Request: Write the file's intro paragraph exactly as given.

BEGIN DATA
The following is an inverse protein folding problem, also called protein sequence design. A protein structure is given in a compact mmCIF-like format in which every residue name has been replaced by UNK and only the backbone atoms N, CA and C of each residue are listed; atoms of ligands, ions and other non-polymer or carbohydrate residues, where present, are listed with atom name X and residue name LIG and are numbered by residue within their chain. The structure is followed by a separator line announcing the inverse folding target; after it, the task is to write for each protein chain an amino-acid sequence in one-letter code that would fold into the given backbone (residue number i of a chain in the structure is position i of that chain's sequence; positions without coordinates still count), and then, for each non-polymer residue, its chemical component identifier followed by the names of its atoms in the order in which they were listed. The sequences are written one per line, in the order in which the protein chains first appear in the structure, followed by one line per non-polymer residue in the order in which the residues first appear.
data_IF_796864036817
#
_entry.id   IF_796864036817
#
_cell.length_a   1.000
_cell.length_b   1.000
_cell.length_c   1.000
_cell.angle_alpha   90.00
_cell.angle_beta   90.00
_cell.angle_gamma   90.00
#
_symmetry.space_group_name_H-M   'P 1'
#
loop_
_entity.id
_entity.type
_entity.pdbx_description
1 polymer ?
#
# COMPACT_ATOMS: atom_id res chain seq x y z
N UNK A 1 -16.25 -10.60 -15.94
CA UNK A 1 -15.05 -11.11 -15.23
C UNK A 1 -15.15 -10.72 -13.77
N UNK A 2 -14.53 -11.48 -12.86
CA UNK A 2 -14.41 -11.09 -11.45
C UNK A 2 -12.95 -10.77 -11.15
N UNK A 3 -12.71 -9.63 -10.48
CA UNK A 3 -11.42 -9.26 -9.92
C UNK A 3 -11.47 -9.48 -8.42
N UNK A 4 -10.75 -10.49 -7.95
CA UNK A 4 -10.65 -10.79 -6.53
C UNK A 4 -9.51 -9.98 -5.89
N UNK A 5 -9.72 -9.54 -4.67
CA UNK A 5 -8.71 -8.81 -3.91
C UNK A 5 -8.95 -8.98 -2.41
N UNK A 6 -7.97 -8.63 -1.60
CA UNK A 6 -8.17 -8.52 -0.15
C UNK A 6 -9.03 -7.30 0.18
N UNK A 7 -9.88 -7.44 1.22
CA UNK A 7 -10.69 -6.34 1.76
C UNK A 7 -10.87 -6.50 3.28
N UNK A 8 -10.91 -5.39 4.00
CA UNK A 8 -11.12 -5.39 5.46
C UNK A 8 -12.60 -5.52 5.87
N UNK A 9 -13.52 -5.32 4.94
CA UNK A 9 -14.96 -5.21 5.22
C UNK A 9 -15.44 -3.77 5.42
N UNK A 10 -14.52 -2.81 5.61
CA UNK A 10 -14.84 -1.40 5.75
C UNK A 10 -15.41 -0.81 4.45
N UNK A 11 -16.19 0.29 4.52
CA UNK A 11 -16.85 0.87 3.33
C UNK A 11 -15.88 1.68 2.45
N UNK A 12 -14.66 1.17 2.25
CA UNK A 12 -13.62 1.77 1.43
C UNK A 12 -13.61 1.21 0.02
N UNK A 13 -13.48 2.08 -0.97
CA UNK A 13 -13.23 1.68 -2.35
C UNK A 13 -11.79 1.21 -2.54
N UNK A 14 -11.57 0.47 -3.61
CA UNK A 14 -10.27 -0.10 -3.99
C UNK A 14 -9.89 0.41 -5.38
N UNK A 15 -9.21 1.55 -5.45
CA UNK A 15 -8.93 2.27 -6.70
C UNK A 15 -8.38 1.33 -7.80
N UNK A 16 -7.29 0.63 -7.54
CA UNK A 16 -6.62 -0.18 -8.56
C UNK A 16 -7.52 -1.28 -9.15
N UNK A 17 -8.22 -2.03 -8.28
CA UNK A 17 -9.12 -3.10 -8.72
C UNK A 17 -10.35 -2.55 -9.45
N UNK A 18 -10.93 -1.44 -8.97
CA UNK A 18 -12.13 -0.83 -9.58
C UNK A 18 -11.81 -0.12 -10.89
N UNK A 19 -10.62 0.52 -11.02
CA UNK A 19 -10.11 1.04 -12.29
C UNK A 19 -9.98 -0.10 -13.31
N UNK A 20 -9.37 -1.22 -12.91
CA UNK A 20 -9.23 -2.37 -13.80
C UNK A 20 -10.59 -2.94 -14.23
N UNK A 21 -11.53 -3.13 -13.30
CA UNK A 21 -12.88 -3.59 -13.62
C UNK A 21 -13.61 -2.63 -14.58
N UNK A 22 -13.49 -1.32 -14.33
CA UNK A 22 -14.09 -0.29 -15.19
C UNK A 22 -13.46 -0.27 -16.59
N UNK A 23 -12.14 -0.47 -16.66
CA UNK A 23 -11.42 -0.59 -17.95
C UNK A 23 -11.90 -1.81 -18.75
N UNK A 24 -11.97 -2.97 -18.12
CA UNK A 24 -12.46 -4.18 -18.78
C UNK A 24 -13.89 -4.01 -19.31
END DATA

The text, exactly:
The following is an inverse protein folding problem, also called protein sequence design. A protein structure is given in a compact mmCIF-like format in which every residue name has been replaced by UNK and only the backbone atoms N, CA and C of each residue are listed; atoms of ligands, ions and other non-polymer or carbohydrate residues, where present, are listed with atom name X and residue name LIG and are numbered by residue within their chain. The structure is followed by a separator line announcing the inverse folding target; after it, the task is to write for each protein chain an amino-acid sequence in one-letter code that would fold into the given backbone (residue number i of a chain in the structure is position i of that chain's sequence; positions without coordinates still count), and then, for each non-polymer residue, its chemical component identifier followed by the names of its atoms in the order in which they were listed. The sequences are written one per line, in the order in which the protein chains first appear in the structure, followed by one line per non-polymer residue in the order in which the residues first appear.